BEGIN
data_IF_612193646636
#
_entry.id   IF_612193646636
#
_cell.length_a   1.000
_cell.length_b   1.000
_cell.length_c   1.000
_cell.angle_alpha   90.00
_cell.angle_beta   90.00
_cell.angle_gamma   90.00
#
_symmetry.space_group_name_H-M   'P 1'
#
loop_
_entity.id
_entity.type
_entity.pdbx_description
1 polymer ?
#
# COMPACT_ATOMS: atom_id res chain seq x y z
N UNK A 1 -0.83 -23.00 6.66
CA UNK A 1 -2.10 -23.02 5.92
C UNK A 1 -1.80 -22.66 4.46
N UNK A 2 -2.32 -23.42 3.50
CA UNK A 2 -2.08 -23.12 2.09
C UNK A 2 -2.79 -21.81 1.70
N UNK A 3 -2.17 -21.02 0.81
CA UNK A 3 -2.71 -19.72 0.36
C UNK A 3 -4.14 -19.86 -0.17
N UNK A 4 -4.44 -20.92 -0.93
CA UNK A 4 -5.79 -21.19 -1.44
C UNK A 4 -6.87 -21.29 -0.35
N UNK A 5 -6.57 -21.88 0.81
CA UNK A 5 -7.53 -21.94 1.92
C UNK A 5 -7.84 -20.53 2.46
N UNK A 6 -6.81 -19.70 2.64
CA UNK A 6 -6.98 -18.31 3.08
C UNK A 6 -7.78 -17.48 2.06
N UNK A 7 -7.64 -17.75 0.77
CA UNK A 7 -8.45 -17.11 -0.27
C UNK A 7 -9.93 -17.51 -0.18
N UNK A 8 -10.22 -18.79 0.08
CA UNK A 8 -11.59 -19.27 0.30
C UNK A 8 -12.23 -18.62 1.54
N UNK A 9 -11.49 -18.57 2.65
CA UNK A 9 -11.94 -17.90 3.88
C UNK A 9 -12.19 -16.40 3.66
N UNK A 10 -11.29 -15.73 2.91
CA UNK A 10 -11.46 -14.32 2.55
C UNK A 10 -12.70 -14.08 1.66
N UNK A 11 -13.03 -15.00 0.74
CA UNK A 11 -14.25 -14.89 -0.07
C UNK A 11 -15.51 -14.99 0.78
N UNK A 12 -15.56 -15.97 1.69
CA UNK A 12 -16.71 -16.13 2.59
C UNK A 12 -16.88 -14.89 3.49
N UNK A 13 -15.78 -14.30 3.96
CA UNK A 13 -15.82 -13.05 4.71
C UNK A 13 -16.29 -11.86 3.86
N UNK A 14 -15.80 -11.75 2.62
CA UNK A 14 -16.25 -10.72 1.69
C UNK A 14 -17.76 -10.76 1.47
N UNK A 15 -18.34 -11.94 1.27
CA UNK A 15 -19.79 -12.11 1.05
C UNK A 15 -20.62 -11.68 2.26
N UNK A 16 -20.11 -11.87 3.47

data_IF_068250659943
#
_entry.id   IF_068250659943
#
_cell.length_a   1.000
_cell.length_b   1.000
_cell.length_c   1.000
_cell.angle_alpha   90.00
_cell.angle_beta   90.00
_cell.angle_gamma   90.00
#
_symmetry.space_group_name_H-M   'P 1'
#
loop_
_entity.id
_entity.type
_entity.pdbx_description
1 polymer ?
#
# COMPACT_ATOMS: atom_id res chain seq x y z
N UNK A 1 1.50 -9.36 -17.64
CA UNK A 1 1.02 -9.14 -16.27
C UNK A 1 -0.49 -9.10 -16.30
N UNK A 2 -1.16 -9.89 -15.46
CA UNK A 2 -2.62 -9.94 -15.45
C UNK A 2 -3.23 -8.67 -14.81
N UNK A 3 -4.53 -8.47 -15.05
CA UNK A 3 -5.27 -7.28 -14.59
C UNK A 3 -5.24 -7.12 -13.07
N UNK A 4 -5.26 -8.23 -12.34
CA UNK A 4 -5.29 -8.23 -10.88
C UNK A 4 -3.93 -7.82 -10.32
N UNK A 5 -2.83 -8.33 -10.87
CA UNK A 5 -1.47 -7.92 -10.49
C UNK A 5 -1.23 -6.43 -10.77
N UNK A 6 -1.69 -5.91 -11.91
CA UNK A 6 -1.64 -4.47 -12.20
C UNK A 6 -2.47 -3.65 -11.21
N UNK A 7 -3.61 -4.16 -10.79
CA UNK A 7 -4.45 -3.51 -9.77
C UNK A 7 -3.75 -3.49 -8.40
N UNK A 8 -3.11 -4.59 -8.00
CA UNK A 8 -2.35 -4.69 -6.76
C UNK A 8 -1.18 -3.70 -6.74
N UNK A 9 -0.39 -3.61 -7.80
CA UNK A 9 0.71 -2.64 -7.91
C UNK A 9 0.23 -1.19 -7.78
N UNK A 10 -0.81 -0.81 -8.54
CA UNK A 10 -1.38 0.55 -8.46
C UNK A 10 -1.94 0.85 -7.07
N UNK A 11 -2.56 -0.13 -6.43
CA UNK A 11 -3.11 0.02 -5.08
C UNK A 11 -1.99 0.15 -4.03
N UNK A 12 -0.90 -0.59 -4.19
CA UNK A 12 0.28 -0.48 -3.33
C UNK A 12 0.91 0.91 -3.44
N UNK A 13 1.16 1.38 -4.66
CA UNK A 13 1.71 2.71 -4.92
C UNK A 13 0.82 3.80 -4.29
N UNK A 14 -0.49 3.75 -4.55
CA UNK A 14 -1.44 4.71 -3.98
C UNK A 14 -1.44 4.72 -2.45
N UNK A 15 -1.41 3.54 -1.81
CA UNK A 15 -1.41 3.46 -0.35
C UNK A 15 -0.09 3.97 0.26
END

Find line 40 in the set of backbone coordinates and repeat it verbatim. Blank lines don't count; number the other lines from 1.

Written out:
CA UNK A 7 -8.45 -17.11 -0.27